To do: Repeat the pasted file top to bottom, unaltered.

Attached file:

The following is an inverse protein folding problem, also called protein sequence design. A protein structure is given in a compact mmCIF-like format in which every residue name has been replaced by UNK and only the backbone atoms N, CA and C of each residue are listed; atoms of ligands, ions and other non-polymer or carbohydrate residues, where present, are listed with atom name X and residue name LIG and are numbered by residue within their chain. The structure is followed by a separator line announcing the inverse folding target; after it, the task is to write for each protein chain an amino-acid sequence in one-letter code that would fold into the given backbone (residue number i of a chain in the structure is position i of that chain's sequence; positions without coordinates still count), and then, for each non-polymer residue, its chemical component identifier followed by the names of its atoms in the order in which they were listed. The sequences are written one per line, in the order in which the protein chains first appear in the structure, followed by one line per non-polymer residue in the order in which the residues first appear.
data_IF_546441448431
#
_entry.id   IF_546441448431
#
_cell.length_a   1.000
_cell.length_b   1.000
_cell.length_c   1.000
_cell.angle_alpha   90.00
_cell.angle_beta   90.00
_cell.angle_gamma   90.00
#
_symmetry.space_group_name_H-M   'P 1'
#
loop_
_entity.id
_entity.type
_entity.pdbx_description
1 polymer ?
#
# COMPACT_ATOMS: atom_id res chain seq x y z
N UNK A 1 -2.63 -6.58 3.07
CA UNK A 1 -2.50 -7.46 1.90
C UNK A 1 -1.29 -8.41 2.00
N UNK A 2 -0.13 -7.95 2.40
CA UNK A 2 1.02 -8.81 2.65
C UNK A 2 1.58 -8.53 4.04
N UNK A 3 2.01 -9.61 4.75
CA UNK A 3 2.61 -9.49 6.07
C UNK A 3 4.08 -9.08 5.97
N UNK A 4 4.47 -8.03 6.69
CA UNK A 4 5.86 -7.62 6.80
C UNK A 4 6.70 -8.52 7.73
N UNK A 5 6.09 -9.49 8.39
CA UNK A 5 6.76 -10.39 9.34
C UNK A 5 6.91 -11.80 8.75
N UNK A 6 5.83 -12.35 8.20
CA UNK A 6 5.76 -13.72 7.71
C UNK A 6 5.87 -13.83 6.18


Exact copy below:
The following is an inverse protein folding problem, also called protein sequence design. A protein structure is given in a compact mmCIF-like format in which every residue name has been replaced by UNK and only the backbone atoms N, CA and C of each residue are listed; atoms of ligands, ions and other non-polymer or carbohydrate residues, where present, are listed with atom name X and residue name LIG and are numbered by residue within their chain. The structure is followed by a separator line announcing the inverse folding target; after it, the task is to write for each protein chain an amino-acid sequence in one-letter code that would fold into the given backbone (residue number i of a chain in the structure is position i of that chain's sequence; positions without coordinates still count), and then, for each non-polymer residue, its chemical component identifier followed by the names of its atoms in the order in which they were listed. The sequences are written one per line, in the order in which the protein chains first appear in the structure, followed by one line per non-polymer residue in the order in which the residues first appear.
data_IF_546441448431
#
_entry.id   IF_546441448431
#
_cell.length_a   1.000
_cell.length_b   1.000
_cell.length_c   1.000
_cell.angle_alpha   90.00
_cell.angle_beta   90.00
_cell.angle_gamma   90.00
#
_symmetry.space_group_name_H-M   'P 1'
#
loop_
_entity.id
_entity.type
_entity.pdbx_description
1 polymer ?
#
# COMPACT_ATOMS: atom_id res chain seq x y z
N UNK A 1 -2.63 -6.58 3.07
CA UNK A 1 -2.50 -7.46 1.90
C UNK A 1 -1.29 -8.41 2.00
N UNK A 2 -0.13 -7.95 2.40
CA UNK A 2 1.02 -8.81 2.65
C UNK A 2 1.58 -8.53 4.04
N UNK A 3 2.01 -9.61 4.75
CA UNK A 3 2.61 -9.49 6.07
C UNK A 3 4.08 -9.08 5.97
N UNK A 4 4.47 -8.03 6.69
CA UNK A 4 5.86 -7.62 6.80
C UNK A 4 6.70 -8.52 7.73
N UNK A 5 6.09 -9.49 8.39
CA UNK A 5 6.76 -10.39 9.34
C UNK A 5 6.91 -11.80 8.75
N UNK A 6 5.83 -12.35 8.20
CA UNK A 6 5.76 -13.72 7.71
C UNK A 6 5.87 -13.83 6.18